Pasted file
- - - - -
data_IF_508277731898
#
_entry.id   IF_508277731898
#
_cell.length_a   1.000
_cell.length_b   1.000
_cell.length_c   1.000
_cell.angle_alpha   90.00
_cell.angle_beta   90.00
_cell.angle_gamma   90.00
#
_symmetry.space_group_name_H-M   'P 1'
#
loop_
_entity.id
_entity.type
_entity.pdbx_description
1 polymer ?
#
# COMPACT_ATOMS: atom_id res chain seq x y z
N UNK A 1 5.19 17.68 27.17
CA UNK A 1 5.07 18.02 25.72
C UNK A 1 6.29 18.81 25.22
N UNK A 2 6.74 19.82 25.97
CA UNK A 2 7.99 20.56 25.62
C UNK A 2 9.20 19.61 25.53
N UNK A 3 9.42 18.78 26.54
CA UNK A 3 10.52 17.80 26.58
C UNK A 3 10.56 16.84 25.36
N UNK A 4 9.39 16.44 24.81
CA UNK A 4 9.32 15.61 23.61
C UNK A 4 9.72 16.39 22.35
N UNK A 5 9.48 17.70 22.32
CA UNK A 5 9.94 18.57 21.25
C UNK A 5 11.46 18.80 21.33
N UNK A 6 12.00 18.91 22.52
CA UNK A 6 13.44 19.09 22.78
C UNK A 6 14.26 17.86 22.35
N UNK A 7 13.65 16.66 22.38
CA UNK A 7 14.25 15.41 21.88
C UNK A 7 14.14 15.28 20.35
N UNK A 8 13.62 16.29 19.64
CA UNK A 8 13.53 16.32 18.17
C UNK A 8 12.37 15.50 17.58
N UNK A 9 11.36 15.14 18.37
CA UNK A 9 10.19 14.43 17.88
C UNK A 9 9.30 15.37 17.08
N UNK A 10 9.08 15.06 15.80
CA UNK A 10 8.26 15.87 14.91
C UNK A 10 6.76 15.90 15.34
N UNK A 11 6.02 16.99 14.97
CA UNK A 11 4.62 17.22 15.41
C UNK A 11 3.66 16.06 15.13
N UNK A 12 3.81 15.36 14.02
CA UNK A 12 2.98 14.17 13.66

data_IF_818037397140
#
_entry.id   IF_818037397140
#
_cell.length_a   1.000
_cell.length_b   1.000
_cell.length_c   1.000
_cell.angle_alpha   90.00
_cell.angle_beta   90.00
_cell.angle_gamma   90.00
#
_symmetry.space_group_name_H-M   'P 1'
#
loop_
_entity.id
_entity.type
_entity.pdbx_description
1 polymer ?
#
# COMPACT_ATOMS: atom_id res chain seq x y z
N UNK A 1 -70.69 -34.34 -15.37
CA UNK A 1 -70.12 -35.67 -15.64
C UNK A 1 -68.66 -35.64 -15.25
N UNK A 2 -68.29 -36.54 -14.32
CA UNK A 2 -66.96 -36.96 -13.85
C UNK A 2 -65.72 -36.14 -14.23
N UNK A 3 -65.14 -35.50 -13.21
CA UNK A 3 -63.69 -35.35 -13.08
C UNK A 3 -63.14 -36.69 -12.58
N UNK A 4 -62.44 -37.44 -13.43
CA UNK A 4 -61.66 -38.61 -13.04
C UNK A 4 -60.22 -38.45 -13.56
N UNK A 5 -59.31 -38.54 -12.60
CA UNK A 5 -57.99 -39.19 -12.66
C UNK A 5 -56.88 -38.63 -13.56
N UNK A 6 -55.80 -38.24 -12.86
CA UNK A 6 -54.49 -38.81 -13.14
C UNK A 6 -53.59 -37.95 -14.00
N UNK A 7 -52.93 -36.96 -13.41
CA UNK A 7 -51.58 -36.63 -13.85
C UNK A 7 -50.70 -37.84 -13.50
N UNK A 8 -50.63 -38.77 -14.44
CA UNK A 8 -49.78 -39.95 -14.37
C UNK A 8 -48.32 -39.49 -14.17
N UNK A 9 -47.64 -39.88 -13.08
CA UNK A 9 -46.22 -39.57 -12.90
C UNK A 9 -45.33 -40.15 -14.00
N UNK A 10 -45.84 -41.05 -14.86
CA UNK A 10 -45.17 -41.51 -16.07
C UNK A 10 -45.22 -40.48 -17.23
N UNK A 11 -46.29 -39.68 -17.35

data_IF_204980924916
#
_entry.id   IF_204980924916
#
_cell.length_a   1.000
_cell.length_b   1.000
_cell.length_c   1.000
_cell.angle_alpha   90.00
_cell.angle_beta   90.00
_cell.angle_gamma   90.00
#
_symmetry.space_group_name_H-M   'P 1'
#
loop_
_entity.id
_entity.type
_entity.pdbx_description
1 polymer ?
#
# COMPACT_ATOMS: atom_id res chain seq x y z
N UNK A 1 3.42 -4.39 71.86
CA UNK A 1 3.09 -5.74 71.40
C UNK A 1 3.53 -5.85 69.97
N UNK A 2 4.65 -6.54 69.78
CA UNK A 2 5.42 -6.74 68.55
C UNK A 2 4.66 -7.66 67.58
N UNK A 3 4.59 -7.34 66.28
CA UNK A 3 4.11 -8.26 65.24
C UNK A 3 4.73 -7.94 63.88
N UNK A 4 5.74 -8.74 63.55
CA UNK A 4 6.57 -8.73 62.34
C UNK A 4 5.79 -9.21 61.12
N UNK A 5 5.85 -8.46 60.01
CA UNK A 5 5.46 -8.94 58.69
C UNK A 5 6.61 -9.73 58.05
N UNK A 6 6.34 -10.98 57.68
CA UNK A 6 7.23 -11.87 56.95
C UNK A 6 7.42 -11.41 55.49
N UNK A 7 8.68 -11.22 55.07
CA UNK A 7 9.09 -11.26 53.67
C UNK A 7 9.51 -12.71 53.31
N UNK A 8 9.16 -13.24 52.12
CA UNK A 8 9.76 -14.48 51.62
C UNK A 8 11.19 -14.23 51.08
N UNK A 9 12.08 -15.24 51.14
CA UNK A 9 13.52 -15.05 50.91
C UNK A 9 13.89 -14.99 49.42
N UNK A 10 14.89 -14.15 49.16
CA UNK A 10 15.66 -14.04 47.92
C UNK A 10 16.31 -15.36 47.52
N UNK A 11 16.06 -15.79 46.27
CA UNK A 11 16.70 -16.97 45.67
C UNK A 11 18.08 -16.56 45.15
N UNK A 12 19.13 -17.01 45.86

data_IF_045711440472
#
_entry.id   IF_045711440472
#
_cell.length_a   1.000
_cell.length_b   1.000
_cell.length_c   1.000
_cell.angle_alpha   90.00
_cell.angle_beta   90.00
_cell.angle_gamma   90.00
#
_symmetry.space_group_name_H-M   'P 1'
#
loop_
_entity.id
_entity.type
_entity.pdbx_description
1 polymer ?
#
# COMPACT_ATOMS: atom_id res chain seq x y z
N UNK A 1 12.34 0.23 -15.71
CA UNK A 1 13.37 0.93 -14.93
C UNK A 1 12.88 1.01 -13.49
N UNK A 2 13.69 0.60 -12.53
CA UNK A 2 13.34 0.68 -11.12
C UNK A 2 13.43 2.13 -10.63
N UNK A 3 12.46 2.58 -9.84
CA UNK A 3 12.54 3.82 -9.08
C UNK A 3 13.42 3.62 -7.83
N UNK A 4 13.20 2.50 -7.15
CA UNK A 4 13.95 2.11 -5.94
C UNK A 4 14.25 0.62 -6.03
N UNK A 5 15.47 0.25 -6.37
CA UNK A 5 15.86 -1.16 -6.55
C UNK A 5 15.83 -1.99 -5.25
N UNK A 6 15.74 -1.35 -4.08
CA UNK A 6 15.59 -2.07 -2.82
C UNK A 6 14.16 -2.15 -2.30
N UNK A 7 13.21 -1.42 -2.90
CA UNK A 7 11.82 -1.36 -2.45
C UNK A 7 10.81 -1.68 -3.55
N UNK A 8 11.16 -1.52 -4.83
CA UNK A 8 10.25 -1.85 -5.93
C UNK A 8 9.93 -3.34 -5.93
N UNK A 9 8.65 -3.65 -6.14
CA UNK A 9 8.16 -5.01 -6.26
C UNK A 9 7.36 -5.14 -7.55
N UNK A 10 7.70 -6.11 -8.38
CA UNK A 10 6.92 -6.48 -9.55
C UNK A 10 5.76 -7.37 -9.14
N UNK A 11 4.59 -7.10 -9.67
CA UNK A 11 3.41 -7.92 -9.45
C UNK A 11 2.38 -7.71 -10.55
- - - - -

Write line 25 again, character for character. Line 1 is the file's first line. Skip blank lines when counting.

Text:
CA UNK A 2 7.99 20.56 25.62